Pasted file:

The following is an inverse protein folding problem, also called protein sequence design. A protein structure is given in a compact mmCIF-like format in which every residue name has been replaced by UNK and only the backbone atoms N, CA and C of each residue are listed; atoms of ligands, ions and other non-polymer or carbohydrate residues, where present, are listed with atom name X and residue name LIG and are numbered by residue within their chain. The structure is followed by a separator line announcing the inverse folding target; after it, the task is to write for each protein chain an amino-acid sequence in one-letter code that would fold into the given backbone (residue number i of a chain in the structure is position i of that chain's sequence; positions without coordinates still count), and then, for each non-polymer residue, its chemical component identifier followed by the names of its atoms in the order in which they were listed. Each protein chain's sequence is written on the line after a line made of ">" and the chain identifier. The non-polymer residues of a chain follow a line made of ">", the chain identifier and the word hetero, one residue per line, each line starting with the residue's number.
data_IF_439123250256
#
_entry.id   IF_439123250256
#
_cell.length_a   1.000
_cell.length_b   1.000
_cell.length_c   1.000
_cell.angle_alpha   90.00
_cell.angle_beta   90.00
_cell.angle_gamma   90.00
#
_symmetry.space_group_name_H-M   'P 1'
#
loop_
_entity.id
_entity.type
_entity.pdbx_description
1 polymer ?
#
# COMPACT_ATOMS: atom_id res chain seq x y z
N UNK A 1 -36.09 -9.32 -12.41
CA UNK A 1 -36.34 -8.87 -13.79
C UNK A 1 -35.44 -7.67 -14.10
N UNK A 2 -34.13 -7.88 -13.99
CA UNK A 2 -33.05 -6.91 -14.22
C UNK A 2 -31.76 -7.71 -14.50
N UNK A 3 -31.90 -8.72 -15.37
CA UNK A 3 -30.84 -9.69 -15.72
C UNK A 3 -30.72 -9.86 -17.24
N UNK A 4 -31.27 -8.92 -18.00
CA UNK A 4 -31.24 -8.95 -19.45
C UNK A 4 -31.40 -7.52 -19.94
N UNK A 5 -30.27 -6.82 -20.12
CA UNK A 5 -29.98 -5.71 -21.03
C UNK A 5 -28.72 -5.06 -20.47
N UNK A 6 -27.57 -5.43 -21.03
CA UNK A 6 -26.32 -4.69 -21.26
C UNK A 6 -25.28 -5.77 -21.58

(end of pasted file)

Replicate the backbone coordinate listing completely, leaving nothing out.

The following is an inverse protein folding problem, also called protein sequence design. A protein structure is given in a compact mmCIF-like format in which every residue name has been replaced by UNK and only the backbone atoms N, CA and C of each residue are listed; atoms of ligands, ions and other non-polymer or carbohydrate residues, where present, are listed with atom name X and residue name LIG and are numbered by residue within their chain. The structure is followed by a separator line announcing the inverse folding target; after it, the task is to write for each protein chain an amino-acid sequence in one-letter code that would fold into the given backbone (residue number i of a chain in the structure is position i of that chain's sequence; positions without coordinates still count), and then, for each non-polymer residue, its chemical component identifier followed by the names of its atoms in the order in which they were listed. Each protein chain's sequence is written on the line after a line made of ">" and the chain identifier. The non-polymer residues of a chain follow a line made of ">", the chain identifier and the word hetero, one residue per line, each line starting with the residue's number.
data_IF_439123250256
#
_entry.id   IF_439123250256
#
_cell.length_a   1.000
_cell.length_b   1.000
_cell.length_c   1.000
_cell.angle_alpha   90.00
_cell.angle_beta   90.00
_cell.angle_gamma   90.00
#
_symmetry.space_group_name_H-M   'P 1'
#
loop_
_entity.id
_entity.type
_entity.pdbx_description
1 polymer ?
#
# COMPACT_ATOMS: atom_id res chain seq x y z
N UNK A 1 -36.09 -9.32 -12.41
CA UNK A 1 -36.34 -8.87 -13.79
C UNK A 1 -35.44 -7.67 -14.10
N UNK A 2 -34.13 -7.88 -13.99
CA UNK A 2 -33.05 -6.91 -14.22
C UNK A 2 -31.76 -7.71 -14.50
N UNK A 3 -31.90 -8.72 -15.37
CA UNK A 3 -30.84 -9.69 -15.72
C UNK A 3 -30.72 -9.86 -17.24
N UNK A 4 -31.27 -8.92 -18.00
CA UNK A 4 -31.24 -8.95 -19.45
C UNK A 4 -31.40 -7.52 -19.94
N UNK A 5 -30.27 -6.82 -20.12
CA UNK A 5 -29.98 -5.71 -21.03
C UNK A 5 -28.72 -5.06 -20.47
N UNK A 6 -27.57 -5.43 -21.03
CA UNK A 6 -26.32 -4.69 -21.26
C UNK A 6 -25.28 -5.77 -21.58